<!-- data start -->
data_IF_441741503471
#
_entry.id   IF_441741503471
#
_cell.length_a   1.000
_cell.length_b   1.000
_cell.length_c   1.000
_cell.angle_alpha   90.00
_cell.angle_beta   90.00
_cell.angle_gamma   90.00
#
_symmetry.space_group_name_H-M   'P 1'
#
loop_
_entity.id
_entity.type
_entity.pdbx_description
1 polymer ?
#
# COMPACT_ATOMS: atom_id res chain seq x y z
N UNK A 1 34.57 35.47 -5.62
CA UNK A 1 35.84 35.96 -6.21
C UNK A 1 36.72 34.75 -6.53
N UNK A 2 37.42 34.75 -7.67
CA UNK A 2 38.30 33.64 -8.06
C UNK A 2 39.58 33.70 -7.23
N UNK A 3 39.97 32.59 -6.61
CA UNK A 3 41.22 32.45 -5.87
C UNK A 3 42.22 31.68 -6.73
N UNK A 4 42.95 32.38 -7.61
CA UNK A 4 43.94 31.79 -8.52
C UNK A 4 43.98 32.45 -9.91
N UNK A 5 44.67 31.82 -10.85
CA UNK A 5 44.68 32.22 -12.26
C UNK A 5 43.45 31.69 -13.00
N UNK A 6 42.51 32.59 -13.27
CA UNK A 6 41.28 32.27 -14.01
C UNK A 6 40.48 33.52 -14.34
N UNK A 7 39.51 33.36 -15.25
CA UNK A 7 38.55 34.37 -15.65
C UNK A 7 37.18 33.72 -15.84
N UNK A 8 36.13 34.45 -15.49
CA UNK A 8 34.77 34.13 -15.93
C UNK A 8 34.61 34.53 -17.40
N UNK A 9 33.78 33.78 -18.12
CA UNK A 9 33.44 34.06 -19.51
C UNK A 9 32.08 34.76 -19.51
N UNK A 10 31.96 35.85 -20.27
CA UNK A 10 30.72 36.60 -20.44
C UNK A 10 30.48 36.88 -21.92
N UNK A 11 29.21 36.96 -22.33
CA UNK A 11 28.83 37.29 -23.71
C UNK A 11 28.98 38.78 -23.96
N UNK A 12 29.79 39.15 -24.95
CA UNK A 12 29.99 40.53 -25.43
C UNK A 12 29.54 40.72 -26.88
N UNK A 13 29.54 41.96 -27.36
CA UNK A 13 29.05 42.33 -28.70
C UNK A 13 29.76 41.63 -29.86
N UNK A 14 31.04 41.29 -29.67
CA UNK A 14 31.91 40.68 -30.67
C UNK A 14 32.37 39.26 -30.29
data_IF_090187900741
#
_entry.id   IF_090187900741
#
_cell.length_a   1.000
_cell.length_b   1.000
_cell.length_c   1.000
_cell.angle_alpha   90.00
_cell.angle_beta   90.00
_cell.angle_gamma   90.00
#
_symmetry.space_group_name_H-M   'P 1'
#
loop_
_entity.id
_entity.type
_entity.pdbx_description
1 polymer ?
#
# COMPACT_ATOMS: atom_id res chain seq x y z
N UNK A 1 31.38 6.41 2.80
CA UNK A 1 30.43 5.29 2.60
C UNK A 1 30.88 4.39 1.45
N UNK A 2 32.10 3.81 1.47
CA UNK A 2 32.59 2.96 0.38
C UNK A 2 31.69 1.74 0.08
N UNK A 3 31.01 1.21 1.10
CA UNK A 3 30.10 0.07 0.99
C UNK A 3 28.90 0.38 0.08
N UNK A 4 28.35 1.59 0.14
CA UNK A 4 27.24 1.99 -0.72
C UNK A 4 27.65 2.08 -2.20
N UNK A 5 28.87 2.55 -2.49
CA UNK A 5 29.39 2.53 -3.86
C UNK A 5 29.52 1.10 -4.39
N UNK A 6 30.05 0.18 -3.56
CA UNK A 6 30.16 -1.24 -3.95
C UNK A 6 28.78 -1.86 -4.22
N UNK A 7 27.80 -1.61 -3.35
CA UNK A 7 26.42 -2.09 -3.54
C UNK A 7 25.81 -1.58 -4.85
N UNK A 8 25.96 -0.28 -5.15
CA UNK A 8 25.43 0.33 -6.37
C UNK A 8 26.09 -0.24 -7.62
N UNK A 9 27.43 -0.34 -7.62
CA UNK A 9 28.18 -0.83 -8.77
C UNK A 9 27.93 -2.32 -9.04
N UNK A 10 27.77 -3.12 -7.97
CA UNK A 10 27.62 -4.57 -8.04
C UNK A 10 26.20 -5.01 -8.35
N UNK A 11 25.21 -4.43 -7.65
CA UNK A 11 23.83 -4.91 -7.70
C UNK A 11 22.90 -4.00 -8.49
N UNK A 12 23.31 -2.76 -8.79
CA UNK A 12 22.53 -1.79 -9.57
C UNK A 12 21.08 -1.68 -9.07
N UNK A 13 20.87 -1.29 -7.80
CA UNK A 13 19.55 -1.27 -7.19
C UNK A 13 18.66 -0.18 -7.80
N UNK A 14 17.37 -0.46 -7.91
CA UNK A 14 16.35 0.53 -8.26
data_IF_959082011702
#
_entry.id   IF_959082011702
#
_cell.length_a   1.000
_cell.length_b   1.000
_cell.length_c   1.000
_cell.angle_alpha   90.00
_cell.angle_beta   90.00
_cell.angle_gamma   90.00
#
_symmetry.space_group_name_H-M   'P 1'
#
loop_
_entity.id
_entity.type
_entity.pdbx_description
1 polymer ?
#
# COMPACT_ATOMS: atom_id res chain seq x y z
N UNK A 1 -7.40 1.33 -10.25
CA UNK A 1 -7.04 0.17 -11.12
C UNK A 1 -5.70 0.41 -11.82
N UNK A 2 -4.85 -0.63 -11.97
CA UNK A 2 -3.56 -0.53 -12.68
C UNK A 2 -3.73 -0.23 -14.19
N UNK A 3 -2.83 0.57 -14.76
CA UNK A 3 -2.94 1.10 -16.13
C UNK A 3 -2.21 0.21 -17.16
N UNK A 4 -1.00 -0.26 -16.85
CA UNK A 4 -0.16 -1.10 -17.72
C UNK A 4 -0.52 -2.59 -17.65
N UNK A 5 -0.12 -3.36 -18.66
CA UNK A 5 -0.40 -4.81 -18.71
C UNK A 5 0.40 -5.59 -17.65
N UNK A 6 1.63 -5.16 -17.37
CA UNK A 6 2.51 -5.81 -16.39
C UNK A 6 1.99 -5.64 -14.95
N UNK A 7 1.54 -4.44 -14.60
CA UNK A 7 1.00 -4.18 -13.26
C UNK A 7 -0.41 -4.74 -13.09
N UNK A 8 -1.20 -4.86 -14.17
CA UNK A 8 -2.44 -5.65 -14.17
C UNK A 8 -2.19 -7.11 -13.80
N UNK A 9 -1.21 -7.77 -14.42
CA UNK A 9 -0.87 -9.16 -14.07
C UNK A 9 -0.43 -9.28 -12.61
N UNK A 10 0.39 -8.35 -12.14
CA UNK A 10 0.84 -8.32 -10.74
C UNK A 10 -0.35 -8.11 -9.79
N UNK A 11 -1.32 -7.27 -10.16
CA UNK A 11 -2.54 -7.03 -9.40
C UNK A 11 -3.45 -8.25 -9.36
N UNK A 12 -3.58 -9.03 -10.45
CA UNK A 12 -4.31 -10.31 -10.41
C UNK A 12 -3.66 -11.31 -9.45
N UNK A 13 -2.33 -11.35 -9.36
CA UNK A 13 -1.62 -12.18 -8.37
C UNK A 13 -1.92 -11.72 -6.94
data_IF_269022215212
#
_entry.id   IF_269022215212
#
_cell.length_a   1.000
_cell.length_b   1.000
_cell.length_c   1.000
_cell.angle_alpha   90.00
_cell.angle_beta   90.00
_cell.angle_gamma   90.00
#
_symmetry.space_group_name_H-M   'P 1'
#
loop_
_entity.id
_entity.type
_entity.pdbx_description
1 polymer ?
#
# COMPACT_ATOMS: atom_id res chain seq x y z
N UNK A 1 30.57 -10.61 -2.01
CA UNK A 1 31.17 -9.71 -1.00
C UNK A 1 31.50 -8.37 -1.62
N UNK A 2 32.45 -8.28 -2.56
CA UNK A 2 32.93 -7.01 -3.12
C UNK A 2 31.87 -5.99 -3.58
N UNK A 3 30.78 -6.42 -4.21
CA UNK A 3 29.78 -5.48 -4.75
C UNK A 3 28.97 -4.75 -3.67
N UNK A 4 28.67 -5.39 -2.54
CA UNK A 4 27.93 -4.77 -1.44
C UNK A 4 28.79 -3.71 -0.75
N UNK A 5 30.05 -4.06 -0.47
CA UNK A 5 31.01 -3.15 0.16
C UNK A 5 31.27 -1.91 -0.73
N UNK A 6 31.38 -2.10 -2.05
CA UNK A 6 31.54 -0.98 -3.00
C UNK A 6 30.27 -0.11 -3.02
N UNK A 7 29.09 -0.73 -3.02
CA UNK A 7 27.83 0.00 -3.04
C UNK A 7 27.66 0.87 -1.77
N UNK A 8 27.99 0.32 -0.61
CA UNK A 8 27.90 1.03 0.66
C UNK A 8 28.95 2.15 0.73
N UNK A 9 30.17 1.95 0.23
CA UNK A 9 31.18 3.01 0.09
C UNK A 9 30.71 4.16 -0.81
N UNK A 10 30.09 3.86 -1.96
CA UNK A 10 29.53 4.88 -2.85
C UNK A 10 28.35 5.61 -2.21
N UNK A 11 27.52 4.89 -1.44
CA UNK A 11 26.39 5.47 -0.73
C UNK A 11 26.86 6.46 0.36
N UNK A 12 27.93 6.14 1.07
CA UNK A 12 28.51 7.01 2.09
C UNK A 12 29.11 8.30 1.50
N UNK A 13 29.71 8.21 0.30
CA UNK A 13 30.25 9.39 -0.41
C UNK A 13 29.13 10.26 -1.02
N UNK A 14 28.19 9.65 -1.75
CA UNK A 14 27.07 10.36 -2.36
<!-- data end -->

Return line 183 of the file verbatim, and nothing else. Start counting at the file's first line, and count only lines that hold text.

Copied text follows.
data_IF_269022215212